Jonathan Harker, a young lawyer, is sent to Transylvania to conduct business with Count Dracula, who is planning to move to London. Jonathan’s experience whilst at Castle Dracula is unnerving, to say the least…
Meanwhile, Jonathan’s fiancee Mina is staying in Whitby with her friend Lucy. A Russian boat runs aground, and, shortly afterwards, Lucy picks up her old habit of sleepwalking – to be found one night by Mina in the churchyard, where she appears to have had an unnerving experience of her own…
The action moves to London, where all the characters come together and realise that their individual experiences are interlinked – and Count Dracula may be the key. Under the guidance of new arrival Van Helsing, they embark on a strange and terrifying pursuit, with nothing less than the survival of the human race at stake… (Pardon the pun…)
Where did I get hold of the book?
I discovered a ‘Puffin Classics’ copy on my bookshelf, which must have arrived with my husband several years ago. It’s definitely a children’s edition, which I find quite odd as it is not a book I would go out of my way to recommend to children. However, it is a classic – even if the cover illustration is more Hammer Horror than Francis Ford Coppola…
- Find the book in a library near you.
- Support local independent bookshops by buying the book from Hive (UK).
What did I learn from it?
I’m quite a fan of vampire stories, whether in books, in film or on the television. Over the years, what is regarded as canon in vampire mythology has changed somewhat, each new storyteller putting their own twist on classic ‘facts’, whether that is visibility in mirrors, fear of holy relics, or inability to go out in the sun (the latter can result in some fabulous special effects in film and TV…).
With all these twists, it can be difficult to remember what has traditionally been held as canon and what is merely a 20th- or 21st-century imagining. So it was interesting to go back to one of the earlier vampire stories and find out what elements from that period have been generally understood to constitute vampire myth.
For one thing, Dracula doesn’t feature werewolves, which seem to be a common thread in many recent vampire outings! There are, however, regular wolves that Dracula seems able to control. He can also change into creatures such as a bat and a dog; he has no reflection; and he is affected to varying degrees by garlic and holy objects (the latter is seen less frequently in modern reimaginings, perhaps because of a general decline in formal religious faith).
One aspect of Dracula’s capabilities actually had me slightly confused. He is described as being able to shapeshift when in territory that contains his native earth, but if caught away from such a domain, his power to change is limited. I was not sure whether this meant that he was able to remain as a man abroad during daylight hours. Also, sunrise and sunset are described as times of particular power for him – so again, I’m uncertain whether standard daylight holds its traditional fear.
I may have to read the book again to become clearer… That won’t be a hardship.
How did it make me see the world differently?
Setting aside my above uncertainty, Dracula is clearly depicted as a creature of the night – and night is traditionally presented as the time of evil: darkness leads to dark deeds. Not only is this because the sun represents light and life, with darkness representing the opposite; from a very basic human perspective, it is also because, in the dark, it is difficult to see malevolent creatures creeping up on us.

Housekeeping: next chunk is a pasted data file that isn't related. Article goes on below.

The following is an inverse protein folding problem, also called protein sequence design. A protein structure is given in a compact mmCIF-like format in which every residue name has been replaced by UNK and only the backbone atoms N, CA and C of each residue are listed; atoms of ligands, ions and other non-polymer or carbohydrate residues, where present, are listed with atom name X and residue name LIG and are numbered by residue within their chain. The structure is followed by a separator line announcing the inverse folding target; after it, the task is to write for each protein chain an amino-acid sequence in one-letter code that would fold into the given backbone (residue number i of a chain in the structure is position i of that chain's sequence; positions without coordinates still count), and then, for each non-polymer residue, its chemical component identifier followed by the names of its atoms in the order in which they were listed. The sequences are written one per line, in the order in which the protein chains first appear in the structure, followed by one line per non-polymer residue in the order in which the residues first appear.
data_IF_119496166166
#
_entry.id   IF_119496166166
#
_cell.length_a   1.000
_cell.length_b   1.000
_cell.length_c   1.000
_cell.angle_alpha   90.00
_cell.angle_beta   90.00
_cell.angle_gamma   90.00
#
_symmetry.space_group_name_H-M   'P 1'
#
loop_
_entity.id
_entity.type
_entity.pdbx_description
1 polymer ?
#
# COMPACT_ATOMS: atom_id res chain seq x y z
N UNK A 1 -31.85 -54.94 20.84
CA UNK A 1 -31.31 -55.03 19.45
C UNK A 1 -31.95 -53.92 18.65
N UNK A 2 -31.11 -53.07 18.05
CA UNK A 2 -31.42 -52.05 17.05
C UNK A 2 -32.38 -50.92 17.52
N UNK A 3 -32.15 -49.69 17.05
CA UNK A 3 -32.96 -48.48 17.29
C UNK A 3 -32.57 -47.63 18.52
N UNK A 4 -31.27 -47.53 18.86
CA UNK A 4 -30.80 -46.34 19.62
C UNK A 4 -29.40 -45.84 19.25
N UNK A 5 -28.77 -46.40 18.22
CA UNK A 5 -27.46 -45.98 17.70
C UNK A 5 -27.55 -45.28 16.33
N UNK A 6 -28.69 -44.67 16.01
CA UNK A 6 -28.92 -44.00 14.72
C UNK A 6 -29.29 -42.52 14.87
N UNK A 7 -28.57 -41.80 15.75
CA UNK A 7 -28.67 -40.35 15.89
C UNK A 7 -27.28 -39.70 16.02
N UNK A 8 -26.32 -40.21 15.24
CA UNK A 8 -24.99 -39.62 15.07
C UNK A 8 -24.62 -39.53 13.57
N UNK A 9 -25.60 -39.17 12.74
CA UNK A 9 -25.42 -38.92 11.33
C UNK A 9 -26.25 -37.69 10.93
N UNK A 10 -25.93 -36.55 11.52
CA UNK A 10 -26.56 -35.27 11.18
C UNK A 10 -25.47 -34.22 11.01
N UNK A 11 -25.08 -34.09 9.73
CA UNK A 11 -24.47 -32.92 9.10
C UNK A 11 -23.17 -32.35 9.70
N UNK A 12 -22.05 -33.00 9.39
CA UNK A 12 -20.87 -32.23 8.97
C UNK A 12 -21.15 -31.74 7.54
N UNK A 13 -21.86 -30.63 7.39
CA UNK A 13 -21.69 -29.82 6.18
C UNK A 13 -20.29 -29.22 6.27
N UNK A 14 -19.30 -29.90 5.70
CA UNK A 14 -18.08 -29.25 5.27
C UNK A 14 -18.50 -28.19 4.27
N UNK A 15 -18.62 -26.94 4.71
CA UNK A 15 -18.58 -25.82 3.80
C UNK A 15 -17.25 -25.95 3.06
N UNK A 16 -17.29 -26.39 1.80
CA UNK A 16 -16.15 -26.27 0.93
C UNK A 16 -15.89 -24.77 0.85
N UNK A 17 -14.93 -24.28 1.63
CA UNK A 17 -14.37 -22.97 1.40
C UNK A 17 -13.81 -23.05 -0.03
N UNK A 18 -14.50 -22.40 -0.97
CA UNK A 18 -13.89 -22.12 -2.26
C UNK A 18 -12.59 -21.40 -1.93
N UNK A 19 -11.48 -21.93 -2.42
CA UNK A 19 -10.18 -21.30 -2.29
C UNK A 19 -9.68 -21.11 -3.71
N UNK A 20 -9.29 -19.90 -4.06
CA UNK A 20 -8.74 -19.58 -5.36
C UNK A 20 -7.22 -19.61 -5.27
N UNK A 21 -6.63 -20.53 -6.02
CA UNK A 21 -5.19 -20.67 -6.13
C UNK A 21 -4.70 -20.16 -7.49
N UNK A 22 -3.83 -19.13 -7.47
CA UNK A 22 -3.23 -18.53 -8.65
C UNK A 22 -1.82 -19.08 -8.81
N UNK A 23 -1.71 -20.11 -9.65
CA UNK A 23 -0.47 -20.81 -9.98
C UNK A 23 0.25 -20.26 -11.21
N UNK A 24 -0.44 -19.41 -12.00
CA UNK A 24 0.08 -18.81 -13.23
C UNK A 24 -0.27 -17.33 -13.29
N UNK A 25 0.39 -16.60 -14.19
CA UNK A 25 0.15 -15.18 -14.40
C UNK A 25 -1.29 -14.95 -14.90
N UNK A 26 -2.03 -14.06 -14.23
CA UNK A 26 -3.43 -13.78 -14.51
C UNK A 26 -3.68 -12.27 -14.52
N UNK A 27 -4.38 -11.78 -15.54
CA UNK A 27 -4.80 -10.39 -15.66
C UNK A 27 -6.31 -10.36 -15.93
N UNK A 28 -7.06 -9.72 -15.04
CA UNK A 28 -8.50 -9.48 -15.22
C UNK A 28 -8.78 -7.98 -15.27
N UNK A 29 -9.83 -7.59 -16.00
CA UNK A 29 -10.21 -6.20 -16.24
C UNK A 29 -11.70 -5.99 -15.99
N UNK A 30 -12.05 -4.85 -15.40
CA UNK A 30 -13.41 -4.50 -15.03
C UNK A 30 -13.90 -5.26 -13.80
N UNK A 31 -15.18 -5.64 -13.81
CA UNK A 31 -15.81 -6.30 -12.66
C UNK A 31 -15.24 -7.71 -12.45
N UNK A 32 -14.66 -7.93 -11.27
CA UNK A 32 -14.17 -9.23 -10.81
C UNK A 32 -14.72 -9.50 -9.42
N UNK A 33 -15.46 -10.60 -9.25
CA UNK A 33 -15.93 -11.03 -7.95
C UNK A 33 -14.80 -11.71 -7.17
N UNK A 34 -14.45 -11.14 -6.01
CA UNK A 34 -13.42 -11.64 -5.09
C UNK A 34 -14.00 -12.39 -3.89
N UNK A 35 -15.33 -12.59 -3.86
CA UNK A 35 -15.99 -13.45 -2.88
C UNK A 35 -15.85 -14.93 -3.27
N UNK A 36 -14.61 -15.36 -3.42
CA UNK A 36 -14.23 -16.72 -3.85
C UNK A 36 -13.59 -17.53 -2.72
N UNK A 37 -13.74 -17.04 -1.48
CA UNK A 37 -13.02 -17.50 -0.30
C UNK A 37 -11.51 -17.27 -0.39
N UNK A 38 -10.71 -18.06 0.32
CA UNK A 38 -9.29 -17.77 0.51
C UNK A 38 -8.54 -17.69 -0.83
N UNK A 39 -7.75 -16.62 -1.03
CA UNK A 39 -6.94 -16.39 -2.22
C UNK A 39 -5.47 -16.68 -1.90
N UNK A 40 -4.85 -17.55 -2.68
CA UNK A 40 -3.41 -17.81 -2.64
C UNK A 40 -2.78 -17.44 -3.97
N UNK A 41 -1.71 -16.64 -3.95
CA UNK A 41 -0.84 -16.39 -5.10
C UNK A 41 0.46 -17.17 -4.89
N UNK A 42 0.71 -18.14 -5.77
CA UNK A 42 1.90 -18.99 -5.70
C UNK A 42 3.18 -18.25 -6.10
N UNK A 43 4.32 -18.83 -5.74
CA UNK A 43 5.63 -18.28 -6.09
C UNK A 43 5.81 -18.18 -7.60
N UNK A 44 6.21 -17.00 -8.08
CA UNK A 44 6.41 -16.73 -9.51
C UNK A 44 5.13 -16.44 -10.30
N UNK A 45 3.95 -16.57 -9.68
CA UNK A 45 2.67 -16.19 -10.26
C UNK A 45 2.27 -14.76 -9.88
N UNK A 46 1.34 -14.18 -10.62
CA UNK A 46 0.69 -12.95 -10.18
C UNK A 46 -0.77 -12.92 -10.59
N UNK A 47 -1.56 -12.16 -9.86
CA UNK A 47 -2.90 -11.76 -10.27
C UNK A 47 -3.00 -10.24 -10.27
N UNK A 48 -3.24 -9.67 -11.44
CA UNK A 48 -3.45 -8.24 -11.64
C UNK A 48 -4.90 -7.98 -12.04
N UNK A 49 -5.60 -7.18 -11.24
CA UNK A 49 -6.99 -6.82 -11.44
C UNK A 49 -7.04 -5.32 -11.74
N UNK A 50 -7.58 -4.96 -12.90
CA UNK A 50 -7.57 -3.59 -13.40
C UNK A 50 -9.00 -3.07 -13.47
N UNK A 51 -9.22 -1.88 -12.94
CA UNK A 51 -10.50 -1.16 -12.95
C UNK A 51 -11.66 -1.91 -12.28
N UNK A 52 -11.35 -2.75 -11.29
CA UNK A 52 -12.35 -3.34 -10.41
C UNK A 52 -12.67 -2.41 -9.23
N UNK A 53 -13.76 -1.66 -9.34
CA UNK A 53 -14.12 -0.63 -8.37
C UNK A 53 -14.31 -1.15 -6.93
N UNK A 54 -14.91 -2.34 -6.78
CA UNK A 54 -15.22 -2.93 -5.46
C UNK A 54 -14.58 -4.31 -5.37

As I read the book, I became aware that the inability to ‘see’ was regularly occurring in a less literal fashion. Throughout the story, characters keep secrets from each other, supposedly to protect them but, in reality, potentially placing them in even greater danger. For example, the decision to hide the truth about Lucy from Mrs Westenra leads to her opening the window at night, allowing Dracula in; and the decision of the men to exclude Mina from their exploits leads directly to her being isolated and attacked.
I wonder whether Stoker intended to convey that the concealment of truth is as big an evil as a flesh-and-blood monster; that, by misdirecting people and keeping secrets, we can wreak as much harm as a physical attack.
Note: I deliberately don’t read up on critical literature relating to the books I’m pursuing in this challenge, as I want to see what my own brain can come up with, so this may well be a topic covered in depth elsewhere. It’s certainly one I’ll be pondering for a while.
What changes will I make to my life as a result of it?
I’ve not spent a great deal of time recently on my own supernatural novel, mainly because I’ve been working on an overhaul of my website and other associated projects. However, reading Dracula has reminded me how much I enjoy getting stuck into a good paranormal story, and how I love poring over the different ways in which the mythologies of various undead creatures are presented.
So I will commit to reading up some more on vampires and their habits. If I do nothing else towards my novel in the next three months, I will work on and develop the character of the vampire, and become clear on my own version of the ‘canon’.
I should also admit that I did originally read Dracula two years ago. I remembered so little about it that, for the purposes of this book challenge, it was ‘as new’; however, one thing that I did decide to do as a direct result of reading it that first time was to book a holiday to Whitby.
Reader, I took that holiday. And it was fantastic.
Over to you…
Has this post inspired you to read the book for yourself?
If you’ve read it, do you agree with what I’ve said? Did you have insights that I’ve not mentioned?
Please share in the comments below!